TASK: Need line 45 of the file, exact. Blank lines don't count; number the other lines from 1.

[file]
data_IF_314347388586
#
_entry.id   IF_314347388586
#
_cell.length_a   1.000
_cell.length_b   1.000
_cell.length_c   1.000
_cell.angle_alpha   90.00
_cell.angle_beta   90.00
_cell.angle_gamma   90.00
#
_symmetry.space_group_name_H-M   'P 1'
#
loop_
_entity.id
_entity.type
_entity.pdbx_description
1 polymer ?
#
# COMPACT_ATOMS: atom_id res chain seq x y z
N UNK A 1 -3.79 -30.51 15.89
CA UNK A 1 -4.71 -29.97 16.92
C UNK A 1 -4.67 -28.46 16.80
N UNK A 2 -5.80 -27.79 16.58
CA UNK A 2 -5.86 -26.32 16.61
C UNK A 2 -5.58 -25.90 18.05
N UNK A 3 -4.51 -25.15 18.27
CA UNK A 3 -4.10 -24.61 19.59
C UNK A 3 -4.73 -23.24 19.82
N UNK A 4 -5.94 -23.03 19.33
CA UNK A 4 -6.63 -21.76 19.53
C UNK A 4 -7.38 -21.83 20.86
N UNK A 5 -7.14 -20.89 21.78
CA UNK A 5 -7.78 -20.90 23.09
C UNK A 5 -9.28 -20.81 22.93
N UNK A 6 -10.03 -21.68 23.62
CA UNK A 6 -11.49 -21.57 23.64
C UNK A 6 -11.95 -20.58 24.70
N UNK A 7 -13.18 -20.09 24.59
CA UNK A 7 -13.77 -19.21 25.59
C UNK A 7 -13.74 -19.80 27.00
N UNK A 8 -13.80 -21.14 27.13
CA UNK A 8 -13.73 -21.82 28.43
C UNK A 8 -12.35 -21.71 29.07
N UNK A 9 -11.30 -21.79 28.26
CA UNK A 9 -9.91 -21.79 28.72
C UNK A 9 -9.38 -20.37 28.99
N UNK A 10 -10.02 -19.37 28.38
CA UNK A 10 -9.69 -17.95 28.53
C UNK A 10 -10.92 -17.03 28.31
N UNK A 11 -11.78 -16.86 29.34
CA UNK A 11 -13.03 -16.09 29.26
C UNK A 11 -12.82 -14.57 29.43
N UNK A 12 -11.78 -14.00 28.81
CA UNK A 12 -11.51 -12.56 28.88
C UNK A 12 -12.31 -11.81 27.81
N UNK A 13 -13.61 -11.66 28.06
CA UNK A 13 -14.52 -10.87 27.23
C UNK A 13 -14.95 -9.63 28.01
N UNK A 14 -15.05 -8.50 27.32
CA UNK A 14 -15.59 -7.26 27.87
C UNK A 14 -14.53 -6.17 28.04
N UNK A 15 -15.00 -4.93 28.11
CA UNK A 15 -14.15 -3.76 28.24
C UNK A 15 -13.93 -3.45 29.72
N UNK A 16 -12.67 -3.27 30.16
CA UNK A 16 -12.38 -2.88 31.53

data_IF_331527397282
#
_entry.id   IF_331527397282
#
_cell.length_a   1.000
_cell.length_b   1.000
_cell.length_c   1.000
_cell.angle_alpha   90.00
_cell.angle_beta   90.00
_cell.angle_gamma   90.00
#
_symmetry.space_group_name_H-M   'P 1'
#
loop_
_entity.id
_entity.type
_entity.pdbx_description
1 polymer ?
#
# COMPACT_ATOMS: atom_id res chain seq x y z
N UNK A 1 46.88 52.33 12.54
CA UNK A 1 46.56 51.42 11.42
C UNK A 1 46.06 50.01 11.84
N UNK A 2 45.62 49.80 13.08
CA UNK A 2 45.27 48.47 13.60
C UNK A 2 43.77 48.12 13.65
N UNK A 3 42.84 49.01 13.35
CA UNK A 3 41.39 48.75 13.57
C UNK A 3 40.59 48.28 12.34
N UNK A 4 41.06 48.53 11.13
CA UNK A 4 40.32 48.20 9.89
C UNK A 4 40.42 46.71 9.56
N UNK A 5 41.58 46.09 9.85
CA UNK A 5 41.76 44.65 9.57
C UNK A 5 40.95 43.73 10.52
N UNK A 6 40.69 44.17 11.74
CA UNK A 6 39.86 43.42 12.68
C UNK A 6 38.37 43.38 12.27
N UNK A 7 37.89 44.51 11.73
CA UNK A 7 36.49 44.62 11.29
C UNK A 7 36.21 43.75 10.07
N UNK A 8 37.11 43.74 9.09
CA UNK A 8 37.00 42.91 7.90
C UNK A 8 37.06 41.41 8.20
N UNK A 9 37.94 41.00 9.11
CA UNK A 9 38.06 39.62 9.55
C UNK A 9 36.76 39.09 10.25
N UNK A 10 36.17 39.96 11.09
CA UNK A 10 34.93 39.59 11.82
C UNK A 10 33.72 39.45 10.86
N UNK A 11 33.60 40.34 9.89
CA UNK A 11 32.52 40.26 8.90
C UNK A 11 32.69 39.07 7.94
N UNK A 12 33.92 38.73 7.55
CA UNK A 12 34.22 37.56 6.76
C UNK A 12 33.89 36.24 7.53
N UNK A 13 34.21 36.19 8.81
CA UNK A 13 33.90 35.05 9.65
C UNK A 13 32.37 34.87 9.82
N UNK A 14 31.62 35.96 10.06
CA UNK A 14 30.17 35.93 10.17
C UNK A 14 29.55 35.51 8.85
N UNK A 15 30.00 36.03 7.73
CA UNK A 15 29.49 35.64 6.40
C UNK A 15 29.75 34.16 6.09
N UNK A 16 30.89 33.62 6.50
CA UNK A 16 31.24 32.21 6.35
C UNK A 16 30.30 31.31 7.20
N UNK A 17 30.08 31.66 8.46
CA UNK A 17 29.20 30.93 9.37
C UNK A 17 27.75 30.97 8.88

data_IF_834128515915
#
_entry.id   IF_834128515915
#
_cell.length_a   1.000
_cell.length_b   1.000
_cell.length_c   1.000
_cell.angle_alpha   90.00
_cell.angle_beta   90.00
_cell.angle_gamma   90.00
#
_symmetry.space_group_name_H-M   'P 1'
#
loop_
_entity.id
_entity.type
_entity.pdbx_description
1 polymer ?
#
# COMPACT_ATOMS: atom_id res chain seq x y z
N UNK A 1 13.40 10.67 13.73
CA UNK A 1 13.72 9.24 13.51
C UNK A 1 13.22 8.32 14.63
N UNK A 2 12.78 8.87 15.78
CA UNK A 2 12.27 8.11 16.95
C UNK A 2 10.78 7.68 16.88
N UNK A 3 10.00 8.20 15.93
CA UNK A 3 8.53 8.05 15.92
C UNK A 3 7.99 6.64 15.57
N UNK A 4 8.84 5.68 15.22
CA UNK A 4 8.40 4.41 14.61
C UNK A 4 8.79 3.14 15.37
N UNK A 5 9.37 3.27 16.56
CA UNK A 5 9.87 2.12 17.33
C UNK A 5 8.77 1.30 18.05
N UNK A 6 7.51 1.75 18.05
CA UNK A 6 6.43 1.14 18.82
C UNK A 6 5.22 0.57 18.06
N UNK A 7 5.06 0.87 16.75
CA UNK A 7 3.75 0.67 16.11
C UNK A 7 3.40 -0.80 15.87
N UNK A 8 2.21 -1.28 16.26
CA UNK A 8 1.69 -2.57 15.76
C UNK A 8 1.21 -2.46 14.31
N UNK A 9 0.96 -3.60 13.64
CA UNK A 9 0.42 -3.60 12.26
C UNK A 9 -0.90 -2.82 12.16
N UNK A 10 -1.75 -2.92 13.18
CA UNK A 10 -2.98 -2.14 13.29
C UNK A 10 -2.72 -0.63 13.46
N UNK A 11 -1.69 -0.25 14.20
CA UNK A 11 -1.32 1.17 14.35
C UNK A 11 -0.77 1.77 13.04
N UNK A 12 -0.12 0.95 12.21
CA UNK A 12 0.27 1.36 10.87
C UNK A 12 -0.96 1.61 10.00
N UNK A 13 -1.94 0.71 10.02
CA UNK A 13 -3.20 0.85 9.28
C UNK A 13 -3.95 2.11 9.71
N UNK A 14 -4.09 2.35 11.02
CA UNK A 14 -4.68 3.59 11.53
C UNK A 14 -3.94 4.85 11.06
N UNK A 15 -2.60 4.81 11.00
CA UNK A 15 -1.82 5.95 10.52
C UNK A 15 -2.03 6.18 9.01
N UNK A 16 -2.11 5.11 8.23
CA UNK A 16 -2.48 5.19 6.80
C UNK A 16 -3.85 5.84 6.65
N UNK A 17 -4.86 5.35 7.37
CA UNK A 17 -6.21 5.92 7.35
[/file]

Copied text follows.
N UNK A 9 -11.30 -21.79 28.26